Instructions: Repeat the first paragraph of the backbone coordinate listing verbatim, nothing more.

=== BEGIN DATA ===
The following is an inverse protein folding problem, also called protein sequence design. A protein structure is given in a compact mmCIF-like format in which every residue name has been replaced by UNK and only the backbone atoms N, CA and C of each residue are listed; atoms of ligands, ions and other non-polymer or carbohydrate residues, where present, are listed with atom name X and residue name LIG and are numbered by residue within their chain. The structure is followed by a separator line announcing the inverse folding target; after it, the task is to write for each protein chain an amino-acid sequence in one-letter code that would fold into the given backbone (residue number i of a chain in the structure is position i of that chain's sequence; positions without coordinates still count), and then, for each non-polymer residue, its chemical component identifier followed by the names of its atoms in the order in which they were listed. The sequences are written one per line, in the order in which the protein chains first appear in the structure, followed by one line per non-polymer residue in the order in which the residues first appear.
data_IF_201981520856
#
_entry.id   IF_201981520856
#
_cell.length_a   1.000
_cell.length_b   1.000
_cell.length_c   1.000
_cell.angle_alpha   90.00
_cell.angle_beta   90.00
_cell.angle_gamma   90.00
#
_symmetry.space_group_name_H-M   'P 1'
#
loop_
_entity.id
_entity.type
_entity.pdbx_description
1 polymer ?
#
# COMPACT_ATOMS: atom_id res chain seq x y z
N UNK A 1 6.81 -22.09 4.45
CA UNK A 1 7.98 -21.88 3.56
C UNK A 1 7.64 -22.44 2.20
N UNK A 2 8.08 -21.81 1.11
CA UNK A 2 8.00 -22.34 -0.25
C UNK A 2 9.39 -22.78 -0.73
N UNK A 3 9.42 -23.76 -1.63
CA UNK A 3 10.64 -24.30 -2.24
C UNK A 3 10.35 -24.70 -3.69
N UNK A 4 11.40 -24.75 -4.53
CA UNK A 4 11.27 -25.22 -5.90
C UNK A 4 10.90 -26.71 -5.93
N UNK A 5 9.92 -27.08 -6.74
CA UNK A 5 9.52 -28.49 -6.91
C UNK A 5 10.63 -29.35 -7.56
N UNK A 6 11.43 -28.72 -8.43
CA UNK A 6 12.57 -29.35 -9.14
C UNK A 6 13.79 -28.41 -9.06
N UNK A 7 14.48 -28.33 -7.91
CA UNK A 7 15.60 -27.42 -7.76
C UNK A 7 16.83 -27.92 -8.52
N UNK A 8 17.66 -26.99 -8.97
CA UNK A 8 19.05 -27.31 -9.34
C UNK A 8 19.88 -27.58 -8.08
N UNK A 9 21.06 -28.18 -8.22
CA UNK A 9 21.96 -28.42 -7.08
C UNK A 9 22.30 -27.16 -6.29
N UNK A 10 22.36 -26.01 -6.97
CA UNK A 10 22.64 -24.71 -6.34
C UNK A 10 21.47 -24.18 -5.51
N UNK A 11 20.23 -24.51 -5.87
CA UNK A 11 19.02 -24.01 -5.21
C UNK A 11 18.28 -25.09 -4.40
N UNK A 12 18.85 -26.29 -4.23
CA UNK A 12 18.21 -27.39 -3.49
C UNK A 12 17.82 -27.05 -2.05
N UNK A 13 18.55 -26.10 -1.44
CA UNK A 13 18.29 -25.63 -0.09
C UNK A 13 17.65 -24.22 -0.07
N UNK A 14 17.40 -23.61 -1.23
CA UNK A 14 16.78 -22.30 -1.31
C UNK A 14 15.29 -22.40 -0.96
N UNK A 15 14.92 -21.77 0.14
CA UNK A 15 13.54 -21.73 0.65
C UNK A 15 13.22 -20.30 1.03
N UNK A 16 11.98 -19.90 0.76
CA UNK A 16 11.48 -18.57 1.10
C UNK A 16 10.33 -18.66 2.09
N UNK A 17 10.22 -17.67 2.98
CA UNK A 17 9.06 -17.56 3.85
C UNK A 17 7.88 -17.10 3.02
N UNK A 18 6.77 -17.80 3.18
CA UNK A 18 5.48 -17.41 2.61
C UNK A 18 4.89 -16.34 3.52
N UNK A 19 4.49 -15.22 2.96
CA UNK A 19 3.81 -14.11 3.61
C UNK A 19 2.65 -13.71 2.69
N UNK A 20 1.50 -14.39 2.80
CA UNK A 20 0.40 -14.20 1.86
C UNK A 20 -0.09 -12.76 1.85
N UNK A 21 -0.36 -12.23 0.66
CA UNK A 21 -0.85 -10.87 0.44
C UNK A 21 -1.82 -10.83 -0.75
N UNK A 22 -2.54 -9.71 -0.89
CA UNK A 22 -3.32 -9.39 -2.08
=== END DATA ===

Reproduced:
The following is an inverse protein folding problem, also called protein sequence design. A protein structure is given in a compact mmCIF-like format in which every residue name has been replaced by UNK and only the backbone atoms N, CA and C of each residue are listed; atoms of ligands, ions and other non-polymer or carbohydrate residues, where present, are listed with atom name X and residue name LIG and are numbered by residue within their chain. The structure is followed by a separator line announcing the inverse folding target; after it, the task is to write for each protein chain an amino-acid sequence in one-letter code that would fold into the given backbone (residue number i of a chain in the structure is position i of that chain's sequence; positions without coordinates still count), and then, for each non-polymer residue, its chemical component identifier followed by the names of its atoms in the order in which they were listed. The sequences are written one per line, in the order in which the protein chains first appear in the structure, followed by one line per non-polymer residue in the order in which the residues first appear.